Tcp.port != 80
SMB.FileName ~= “”
This is a Dusey J A feature where math and practicality collide. If you’ve used Network Monitor a lot, you’ll know there’s a difference between tcp.port != 80 and !(tcp.port == 80). This mathematical irony seems to tickle the OCD in all of us.
See below for more detailed info.
There are two possible outcomes a user wants. However, a confused user might try and use the same filter for two different situations.
One example is that you want to get rid of TCP traffic by a port, commonly used to remove noise, like RDP traffic. A user could mistakenly type TCP.Port != 3389, for instance. But as you see below, the result is not correct. With Network Monitor we automatically assume you want to include only TCP traffic. Behind the scenes we apply a filter like (TCP && TCP. Port != 3389).
For Network Monitor, if you wanted to get rid of traffic, you type “!(tcp.Port == 3389)”. And of course this could be confusing since these two filters seem mathematically equivalent.
With Message Analyzer, the two statements are equivalent. And we no longer assume you want to look for traffic where the TCP.Port fields exists. Tcp.port != 3389 is the same as !(tcp.port == 3389).
For this example I want to find messages where the SMB File Name is not blank. With Network Monitor, the default action is to only return those fields with the FileName field already there. So something like Property.SMBFileName != “”, returns what you want.
However with Message Analyzer, we don’t assume to check for existence and the result is not exactly what we want. In this example you see we return other messages like the TCP session setup. The filter is more explicit without the check for existence and since TCP doesn’t even have a matching entity, the message matches the filter because there it is true that the smb2.filename is not blank.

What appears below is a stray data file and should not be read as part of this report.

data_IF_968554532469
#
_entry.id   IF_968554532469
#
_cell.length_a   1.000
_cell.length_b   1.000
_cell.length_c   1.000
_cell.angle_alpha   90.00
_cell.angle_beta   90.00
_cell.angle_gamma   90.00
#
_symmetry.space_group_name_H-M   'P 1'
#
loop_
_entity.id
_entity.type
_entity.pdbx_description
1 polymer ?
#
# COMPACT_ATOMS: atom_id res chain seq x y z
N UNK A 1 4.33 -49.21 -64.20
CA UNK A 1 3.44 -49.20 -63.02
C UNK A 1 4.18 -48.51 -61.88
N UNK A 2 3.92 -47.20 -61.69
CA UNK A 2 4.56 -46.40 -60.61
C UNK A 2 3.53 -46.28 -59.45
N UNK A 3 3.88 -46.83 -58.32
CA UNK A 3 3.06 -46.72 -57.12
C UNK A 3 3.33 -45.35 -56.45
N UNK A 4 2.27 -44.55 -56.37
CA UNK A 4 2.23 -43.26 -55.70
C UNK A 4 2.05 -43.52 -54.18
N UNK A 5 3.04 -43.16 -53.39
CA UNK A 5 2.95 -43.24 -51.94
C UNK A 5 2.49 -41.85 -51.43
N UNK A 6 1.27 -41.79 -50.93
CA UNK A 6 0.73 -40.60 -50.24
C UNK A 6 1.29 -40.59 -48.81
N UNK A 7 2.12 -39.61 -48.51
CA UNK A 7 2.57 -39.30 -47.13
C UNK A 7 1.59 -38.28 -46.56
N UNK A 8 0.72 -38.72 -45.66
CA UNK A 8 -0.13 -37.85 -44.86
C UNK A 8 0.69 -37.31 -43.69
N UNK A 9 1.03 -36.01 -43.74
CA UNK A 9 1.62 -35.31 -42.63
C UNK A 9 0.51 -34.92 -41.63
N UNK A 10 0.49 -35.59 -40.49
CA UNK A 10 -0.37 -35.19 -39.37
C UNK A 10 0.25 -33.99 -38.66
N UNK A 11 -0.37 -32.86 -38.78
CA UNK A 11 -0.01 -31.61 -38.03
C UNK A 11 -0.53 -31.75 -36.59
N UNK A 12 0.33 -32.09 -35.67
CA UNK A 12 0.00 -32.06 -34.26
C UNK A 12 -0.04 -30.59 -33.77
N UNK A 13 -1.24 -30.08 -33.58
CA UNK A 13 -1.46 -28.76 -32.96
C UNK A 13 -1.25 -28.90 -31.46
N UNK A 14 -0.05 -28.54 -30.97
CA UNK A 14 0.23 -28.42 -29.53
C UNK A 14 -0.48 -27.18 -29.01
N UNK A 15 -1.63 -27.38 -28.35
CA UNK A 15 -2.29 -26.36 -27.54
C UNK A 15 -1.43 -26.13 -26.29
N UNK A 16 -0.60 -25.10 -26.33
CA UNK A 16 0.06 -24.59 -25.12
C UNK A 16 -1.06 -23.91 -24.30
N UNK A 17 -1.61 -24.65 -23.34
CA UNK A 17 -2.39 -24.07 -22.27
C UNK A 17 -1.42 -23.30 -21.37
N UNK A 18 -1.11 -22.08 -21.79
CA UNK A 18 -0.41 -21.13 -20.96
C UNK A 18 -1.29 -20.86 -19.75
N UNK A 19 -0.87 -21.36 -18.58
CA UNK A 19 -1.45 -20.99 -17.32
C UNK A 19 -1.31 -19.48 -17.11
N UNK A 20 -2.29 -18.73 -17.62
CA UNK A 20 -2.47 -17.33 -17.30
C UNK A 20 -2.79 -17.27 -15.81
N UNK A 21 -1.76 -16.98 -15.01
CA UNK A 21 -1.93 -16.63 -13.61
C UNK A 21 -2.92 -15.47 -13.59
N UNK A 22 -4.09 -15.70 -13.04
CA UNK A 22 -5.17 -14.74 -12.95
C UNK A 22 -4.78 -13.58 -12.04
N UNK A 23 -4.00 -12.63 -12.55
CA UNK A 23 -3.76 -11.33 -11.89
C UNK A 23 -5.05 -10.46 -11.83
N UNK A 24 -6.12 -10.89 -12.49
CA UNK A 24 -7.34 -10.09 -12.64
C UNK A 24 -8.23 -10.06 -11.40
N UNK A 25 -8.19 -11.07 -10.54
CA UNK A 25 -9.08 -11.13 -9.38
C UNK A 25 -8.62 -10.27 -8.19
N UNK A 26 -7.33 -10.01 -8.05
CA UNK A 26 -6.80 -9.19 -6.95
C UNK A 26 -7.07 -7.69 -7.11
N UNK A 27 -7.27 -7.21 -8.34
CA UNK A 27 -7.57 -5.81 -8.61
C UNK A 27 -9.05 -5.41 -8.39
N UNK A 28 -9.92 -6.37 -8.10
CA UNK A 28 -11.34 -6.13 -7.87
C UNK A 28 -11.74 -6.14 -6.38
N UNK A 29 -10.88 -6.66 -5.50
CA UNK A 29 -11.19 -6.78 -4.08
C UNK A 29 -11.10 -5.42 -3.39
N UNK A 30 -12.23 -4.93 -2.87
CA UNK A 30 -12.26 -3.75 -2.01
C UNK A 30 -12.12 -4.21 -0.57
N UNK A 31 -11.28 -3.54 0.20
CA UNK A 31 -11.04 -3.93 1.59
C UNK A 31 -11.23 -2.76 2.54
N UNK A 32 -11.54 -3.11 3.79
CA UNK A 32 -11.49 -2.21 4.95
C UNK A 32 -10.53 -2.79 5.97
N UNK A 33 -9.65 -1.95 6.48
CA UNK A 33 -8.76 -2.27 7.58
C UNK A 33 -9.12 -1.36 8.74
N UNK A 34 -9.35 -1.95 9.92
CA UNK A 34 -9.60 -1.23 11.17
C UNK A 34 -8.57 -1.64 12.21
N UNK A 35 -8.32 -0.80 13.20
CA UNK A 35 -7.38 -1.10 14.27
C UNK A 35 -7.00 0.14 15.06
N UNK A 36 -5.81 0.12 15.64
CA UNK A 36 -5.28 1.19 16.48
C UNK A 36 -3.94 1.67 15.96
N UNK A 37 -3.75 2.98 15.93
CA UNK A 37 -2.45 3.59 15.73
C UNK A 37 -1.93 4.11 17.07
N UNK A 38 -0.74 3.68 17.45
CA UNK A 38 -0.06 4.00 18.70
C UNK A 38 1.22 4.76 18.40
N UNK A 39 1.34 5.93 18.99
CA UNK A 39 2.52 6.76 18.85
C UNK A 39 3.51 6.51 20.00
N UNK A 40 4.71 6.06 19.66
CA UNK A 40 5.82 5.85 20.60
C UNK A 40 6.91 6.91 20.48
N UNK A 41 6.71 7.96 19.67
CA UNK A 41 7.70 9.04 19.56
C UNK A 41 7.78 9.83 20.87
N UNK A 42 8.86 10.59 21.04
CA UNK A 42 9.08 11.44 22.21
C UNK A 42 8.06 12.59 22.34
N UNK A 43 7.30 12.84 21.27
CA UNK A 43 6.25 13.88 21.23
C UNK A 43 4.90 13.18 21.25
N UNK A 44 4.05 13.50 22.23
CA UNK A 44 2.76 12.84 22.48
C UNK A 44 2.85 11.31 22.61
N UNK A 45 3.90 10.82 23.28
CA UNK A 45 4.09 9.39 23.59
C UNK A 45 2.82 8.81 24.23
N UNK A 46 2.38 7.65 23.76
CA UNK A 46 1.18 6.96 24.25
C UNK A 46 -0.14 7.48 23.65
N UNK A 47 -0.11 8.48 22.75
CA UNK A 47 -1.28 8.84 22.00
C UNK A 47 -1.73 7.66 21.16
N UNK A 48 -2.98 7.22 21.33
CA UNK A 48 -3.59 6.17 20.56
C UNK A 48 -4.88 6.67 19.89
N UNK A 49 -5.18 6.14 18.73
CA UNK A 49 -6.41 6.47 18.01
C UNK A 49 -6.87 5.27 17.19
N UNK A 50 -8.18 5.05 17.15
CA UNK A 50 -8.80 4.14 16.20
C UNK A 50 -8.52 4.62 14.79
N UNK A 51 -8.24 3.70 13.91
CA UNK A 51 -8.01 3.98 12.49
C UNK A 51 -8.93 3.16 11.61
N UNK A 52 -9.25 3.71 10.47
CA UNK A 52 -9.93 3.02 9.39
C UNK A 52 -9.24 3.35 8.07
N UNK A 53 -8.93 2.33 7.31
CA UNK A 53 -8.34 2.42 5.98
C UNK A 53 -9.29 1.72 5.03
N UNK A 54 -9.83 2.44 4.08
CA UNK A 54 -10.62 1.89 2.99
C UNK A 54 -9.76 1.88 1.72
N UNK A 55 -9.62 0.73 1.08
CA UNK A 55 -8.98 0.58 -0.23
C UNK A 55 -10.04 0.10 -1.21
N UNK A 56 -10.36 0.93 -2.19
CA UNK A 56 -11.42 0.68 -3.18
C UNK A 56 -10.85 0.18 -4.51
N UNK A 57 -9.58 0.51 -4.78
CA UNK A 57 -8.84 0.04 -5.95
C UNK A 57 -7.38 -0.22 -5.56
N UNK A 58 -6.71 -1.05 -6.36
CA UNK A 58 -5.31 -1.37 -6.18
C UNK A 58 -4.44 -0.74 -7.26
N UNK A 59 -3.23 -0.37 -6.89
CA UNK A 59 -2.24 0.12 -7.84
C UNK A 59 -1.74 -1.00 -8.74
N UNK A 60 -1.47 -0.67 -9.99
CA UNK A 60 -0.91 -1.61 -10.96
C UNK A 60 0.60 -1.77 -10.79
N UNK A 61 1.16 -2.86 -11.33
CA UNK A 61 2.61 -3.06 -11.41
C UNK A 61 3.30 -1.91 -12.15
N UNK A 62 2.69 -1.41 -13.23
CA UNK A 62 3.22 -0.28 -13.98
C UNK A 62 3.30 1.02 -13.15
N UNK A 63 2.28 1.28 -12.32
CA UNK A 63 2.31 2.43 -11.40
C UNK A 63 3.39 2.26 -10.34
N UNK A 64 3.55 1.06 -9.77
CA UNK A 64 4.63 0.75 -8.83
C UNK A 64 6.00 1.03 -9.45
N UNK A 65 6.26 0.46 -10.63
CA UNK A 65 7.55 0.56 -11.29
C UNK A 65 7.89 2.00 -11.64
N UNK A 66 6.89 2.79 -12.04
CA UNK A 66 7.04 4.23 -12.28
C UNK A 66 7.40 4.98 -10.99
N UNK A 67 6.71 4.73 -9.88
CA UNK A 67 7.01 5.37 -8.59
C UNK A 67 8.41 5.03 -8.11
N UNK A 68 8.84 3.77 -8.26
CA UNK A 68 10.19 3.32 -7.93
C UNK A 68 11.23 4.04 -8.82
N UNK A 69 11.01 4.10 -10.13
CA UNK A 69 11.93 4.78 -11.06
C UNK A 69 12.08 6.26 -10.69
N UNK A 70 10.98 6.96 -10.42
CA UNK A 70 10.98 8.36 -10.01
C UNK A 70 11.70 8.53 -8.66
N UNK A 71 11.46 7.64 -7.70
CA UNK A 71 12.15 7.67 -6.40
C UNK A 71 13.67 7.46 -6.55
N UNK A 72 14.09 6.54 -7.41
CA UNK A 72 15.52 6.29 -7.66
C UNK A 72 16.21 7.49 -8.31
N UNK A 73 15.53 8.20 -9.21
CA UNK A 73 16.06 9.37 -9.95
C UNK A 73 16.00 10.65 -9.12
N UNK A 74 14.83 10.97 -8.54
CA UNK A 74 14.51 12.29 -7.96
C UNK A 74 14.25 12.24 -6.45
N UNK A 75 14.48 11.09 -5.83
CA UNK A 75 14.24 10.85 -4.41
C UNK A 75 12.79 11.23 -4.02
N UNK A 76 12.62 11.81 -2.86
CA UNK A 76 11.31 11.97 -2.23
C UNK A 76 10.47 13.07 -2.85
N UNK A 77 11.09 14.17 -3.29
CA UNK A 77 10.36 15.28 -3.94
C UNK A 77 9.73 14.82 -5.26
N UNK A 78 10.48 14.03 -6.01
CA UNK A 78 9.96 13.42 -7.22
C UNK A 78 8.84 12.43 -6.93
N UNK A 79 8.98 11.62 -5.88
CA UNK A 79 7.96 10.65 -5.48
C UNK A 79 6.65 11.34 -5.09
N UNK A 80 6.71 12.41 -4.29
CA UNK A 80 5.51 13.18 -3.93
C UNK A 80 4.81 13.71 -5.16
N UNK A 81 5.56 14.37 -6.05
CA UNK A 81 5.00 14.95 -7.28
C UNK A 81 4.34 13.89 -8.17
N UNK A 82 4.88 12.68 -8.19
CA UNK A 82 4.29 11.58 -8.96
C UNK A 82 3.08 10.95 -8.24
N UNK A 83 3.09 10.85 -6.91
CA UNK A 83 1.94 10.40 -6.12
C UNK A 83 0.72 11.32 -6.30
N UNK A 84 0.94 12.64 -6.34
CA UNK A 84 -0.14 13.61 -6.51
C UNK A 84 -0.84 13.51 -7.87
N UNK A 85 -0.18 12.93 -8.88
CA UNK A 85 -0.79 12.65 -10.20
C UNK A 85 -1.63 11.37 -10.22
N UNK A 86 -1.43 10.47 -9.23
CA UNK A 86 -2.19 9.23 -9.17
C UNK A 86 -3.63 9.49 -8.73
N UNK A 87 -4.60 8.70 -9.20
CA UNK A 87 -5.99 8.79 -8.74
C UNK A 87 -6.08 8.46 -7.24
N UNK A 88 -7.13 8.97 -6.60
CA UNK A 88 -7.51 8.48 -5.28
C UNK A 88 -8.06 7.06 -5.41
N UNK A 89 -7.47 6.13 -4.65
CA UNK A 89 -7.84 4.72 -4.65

Now, we use a new operator, “~=”, which will additionally check for existence. You can see below that we’ve limited the capture to SMB traffic, because in only these messages does the filename entity exists.
Rather than continuing to violate mathematical laws, and to reduce our OCD medicine intake, we’ve added this new operator, ~=. This includes the check for existence and doesn’t return messages which don’t have the field in the first place. We believe this more explicit notation will provide less confusion and more clarity moving forward.
We understand this feature doesn’t work perfectly now and we are working to implement it completely. In future versions, the experience for right clicking something in the UI and adding as a filter should be improved. But still, even in this current implementation, it is a helpful way to learn how to specify entities to filter on.
There are even more complex things you can do with the filtering language that I will leave to a later post. Hopefully with these small tips, your filtering experience will be better. Please remember to provide us any feedback on our Connect site where we are hosting the Message Analyzer Beta.
To learn more about some of the concepts described in this article, see the following topics in the Message Analyzer Operating Guide on TechNet: